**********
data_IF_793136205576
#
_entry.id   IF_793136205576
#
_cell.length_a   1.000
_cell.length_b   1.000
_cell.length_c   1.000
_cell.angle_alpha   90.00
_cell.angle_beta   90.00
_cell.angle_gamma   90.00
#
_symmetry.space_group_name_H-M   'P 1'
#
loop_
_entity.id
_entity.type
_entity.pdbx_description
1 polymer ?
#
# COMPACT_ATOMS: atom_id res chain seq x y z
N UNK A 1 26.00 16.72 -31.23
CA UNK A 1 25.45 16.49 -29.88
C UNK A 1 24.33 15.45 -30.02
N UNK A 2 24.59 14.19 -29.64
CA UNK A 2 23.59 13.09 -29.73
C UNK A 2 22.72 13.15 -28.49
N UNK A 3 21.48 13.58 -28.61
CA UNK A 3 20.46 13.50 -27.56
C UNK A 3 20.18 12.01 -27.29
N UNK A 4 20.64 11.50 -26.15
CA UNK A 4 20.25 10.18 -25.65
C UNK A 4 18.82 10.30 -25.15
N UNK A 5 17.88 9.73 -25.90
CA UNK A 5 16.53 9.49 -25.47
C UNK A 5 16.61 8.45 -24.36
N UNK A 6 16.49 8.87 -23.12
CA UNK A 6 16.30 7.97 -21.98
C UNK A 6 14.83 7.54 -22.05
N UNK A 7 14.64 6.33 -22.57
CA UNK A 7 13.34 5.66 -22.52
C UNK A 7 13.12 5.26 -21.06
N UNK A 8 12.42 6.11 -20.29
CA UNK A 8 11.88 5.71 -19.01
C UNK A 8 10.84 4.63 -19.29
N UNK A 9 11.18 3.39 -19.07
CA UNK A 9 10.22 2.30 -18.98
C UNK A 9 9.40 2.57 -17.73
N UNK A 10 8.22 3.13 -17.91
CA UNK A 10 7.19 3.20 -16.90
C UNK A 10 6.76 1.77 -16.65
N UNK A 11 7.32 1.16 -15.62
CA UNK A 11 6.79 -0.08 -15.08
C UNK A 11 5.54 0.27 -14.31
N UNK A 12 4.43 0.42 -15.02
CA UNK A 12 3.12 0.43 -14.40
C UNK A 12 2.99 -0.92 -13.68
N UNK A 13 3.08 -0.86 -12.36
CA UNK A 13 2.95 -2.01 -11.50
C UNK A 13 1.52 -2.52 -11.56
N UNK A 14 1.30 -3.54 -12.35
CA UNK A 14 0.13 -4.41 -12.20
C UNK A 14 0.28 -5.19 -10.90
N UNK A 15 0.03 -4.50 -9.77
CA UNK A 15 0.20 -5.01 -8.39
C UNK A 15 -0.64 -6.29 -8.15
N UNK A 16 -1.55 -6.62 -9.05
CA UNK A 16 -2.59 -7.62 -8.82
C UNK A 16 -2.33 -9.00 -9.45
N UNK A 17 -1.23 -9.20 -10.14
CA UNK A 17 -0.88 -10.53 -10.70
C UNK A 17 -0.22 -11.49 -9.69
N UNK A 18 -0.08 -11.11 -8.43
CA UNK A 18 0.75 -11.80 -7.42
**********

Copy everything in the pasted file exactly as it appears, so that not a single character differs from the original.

data_IF_793136205576
#
_entry.id   IF_793136205576
#
_cell.length_a   1.000
_cell.length_b   1.000
_cell.length_c   1.000
_cell.angle_alpha   90.00
_cell.angle_beta   90.00
_cell.angle_gamma   90.00
#
_symmetry.space_group_name_H-M   'P 1'
#
loop_
_entity.id
_entity.type
_entity.pdbx_description
1 polymer ?
#
# COMPACT_ATOMS: atom_id res chain seq x y z
N UNK A 1 26.00 16.72 -31.23
CA UNK A 1 25.45 16.49 -29.88
C UNK A 1 24.33 15.45 -30.02
N UNK A 2 24.59 14.19 -29.64
CA UNK A 2 23.59 13.09 -29.73
C UNK A 2 22.72 13.15 -28.49
N UNK A 3 21.48 13.58 -28.61
CA UNK A 3 20.46 13.50 -27.56
C UNK A 3 20.18 12.01 -27.29
N UNK A 4 20.64 11.50 -26.15
CA UNK A 4 20.25 10.18 -25.65
C UNK A 4 18.82 10.30 -25.15
N UNK A 5 17.88 9.73 -25.90
CA UNK A 5 16.53 9.49 -25.47
C UNK A 5 16.61 8.45 -24.36
N UNK A 6 16.49 8.87 -23.12
CA UNK A 6 16.30 7.97 -21.98
C UNK A 6 14.83 7.54 -22.05
N UNK A 7 14.64 6.33 -22.57
CA UNK A 7 13.34 5.66 -22.52
C UNK A 7 13.12 5.26 -21.06
N UNK A 8 12.42 6.11 -20.29
CA UNK A 8 11.88 5.71 -19.01
C UNK A 8 10.84 4.63 -19.29
N UNK A 9 11.18 3.39 -19.07
CA UNK A 9 10.22 2.30 -18.98
C UNK A 9 9.40 2.57 -17.73
N UNK A 10 8.22 3.13 -17.91
CA UNK A 10 7.19 3.20 -16.90
C UNK A 10 6.76 1.77 -16.65
N UNK A 11 7.32 1.16 -15.62
CA UNK A 11 6.79 -0.08 -15.08
C UNK A 11 5.54 0.27 -14.31
N UNK A 12 4.43 0.42 -15.02
CA UNK A 12 3.12 0.43 -14.40
C UNK A 12 2.99 -0.92 -13.68
N UNK A 13 3.08 -0.86 -12.36
CA UNK A 13 2.95 -2.01 -11.50
C UNK A 13 1.52 -2.52 -11.56
N UNK A 14 1.30 -3.54 -12.35
CA UNK A 14 0.13 -4.41 -12.20
C UNK A 14 0.28 -5.19 -10.90
N UNK A 15 0.03 -4.50 -9.77
CA UNK A 15 0.20 -5.01 -8.39
C UNK A 15 -0.64 -6.29 -8.15
N UNK A 16 -1.55 -6.62 -9.05
CA UNK A 16 -2.59 -7.62 -8.82
C UNK A 16 -2.33 -9.00 -9.45
N UNK A 17 -1.23 -9.20 -10.14
CA UNK A 17 -0.88 -10.53 -10.70
C UNK A 17 -0.22 -11.49 -9.69
N UNK A 18 -0.08 -11.11 -8.43
CA UNK A 18 0.75 -11.80 -7.42